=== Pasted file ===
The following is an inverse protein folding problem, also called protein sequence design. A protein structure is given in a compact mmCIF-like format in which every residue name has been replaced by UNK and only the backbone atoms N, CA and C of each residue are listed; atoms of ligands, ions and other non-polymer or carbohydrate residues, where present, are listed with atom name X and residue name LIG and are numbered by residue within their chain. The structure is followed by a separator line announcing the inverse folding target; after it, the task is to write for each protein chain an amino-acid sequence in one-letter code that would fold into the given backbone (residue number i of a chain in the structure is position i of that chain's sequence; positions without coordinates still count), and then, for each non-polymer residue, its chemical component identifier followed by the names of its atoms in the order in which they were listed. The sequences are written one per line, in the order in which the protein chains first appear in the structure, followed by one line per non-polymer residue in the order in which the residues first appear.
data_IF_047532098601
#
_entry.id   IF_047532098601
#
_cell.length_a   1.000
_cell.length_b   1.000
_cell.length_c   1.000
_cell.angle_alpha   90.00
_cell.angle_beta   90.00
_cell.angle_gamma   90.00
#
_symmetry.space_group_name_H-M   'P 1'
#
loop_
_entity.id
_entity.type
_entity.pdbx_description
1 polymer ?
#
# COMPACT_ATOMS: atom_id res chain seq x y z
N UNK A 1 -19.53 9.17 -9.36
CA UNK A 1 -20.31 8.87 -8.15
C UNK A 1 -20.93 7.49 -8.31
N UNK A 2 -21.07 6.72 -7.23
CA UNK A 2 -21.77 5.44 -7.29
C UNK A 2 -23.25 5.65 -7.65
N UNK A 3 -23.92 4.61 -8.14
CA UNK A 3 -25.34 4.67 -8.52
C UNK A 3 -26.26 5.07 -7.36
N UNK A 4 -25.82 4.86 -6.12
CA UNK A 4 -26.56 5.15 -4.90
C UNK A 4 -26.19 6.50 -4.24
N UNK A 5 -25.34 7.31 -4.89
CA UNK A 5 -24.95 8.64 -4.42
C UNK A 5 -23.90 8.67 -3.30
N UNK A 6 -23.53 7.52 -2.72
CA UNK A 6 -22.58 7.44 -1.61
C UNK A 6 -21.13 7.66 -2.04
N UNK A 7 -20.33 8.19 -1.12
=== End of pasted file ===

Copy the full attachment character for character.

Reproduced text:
The following is an inverse protein folding problem, also called protein sequence design. A protein structure is given in a compact mmCIF-like format in which every residue name has been replaced by UNK and only the backbone atoms N, CA and C of each residue are listed; atoms of ligands, ions and other non-polymer or carbohydrate residues, where present, are listed with atom name X and residue name LIG and are numbered by residue within their chain. The structure is followed by a separator line announcing the inverse folding target; after it, the task is to write for each protein chain an amino-acid sequence in one-letter code that would fold into the given backbone (residue number i of a chain in the structure is position i of that chain's sequence; positions without coordinates still count), and then, for each non-polymer residue, its chemical component identifier followed by the names of its atoms in the order in which they were listed. The sequences are written one per line, in the order in which the protein chains first appear in the structure, followed by one line per non-polymer residue in the order in which the residues first appear.
data_IF_047532098601
#
_entry.id   IF_047532098601
#
_cell.length_a   1.000
_cell.length_b   1.000
_cell.length_c   1.000
_cell.angle_alpha   90.00
_cell.angle_beta   90.00
_cell.angle_gamma   90.00
#
_symmetry.space_group_name_H-M   'P 1'
#
loop_
_entity.id
_entity.type
_entity.pdbx_description
1 polymer ?
#
# COMPACT_ATOMS: atom_id res chain seq x y z
N UNK A 1 -19.53 9.17 -9.36
CA UNK A 1 -20.31 8.87 -8.15
C UNK A 1 -20.93 7.49 -8.31
N UNK A 2 -21.07 6.72 -7.23
CA UNK A 2 -21.77 5.44 -7.29
C UNK A 2 -23.25 5.65 -7.65
N UNK A 3 -23.92 4.61 -8.14
CA UNK A 3 -25.34 4.67 -8.52
C UNK A 3 -26.26 5.07 -7.36
N UNK A 4 -25.82 4.86 -6.12
CA UNK A 4 -26.56 5.15 -4.90
C UNK A 4 -26.19 6.50 -4.24
N UNK A 5 -25.34 7.31 -4.89
CA UNK A 5 -24.95 8.64 -4.42
C UNK A 5 -23.90 8.67 -3.30
N UNK A 6 -23.53 7.52 -2.72
CA UNK A 6 -22.58 7.44 -1.61
C UNK A 6 -21.13 7.66 -2.04
N UNK A 7 -20.33 8.19 -1.12